Hanging out: Unstructured time with other people offers great freedom
Feb. 23, 2023 Updated Sun., Feb. 26, 2023 at 3:30 p.m.
The author Sheila Liming in Essex, Vt., on Feb. 7. Liming, the author of “Hanging Out: The Radical Power of Killing Time,” argues that unstructured time is essential to our cultural vitality. (OLIVER PARINI/New York Times)
Hanging out: It’s a loose social dynamic in which people spend unstructured time together with no set agenda. (Did you need a reminder? Has it been a minute?)
The shortage of idle hangs in our culture is what inspired Sheila Liming, an Edith Wharton scholar, writing professor, professional bagpipe player and devoted socializer, to write “Hanging Out: The Radical Power of Killing Time.” The book conceives of hanging out as a way to reclaim time as something other than a raw ingredient to be converted into productivity. Just as she does in her book, in a recent video interview from Vermont, Liming made a philosophical argument for the chillest of human interactions. This interview has been edited and condensed.
When did you start thinking about hanging out as a radical act?
Coming into my 30s and moving around the country forced me to make new friends again. I thought about how difficult it is to seize unstructured social time as an adult. We live in a hyperscheduled Google Calendar world, where we make appointments with each other to get any face time. So there’s a sense that if you hang out with someone, you’re stealing time away from their calendar. It adds pressure to perform, to make it good. But I think that that’s a really damaging way to go about seeing our interactions. That’s why so much of the book argues in favor of unstructured time with people: There’s a great freedom that comes from low expectations.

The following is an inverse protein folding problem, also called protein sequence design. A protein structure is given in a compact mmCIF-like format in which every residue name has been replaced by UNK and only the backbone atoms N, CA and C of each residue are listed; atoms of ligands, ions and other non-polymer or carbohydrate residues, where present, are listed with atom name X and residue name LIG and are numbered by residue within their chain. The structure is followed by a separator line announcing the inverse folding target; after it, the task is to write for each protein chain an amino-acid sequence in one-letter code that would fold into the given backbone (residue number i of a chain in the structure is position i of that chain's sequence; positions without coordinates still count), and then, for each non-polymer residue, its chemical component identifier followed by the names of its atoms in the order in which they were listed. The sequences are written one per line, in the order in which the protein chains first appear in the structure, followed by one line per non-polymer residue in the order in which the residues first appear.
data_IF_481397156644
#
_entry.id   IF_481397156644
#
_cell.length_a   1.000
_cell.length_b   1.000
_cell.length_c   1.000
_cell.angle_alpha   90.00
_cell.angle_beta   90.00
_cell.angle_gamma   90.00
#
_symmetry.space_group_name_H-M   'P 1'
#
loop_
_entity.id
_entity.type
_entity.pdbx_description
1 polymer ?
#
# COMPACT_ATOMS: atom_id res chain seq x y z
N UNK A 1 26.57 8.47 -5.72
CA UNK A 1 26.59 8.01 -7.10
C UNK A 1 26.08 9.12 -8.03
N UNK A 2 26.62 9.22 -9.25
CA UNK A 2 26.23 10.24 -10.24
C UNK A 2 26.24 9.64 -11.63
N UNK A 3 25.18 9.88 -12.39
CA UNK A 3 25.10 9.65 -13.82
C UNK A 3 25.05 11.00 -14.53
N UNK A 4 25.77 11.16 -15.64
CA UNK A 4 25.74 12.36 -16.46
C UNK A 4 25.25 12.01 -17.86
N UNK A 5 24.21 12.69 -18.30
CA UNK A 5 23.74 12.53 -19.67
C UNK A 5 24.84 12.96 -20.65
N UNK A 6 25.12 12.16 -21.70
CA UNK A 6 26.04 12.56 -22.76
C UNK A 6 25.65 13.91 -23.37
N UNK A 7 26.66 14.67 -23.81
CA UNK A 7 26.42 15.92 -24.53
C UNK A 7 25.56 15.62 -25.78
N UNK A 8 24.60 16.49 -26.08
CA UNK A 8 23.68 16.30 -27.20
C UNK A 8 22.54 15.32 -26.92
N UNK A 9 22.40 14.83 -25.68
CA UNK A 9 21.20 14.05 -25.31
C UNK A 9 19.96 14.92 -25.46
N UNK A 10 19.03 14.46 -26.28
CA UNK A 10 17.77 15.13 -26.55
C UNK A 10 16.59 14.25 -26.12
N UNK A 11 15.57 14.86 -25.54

For the unchill among us, what do you suggest as a gateway into the art of the long, loose hang?
I love participating in a low-stakes project. My partner recently joined a bocce league. I love bocce. There is maybe no lower-stakes game that exists in the world. You’re just hanging out in the park with people.
I work this Christmas tree sale every December that benefits this committee on temporary shelter here in Burlington. People buy Christmas trees, and we help them tie the trees to their car, but really, it’s 10 of us just drinking hot chocolate. Having something for us to do, to focus on together, makes the interaction a little bit smoother. We talk about politics and culture. I learn things from these people, and then I don’t see them again for another six months or a year.
You had this very particular experience, where a close friend of yours in North Dakota had a reality show made about her life. You had to “hang out” and perform your friendship on camera for the show. Was this the interaction that primarily changed your relationship to hanging out and its documentation?
In many ways, that was the kernel: this feeling that the more that I got into playing her friend on television, the less I was actually being her friend anymore. Our relationship was fraying, but we had to maintain it for the sake of the plot. It was strange, because it was like we were being friends and hanging out for a hypothetical audience of people who existed somewhere else, but not for each other.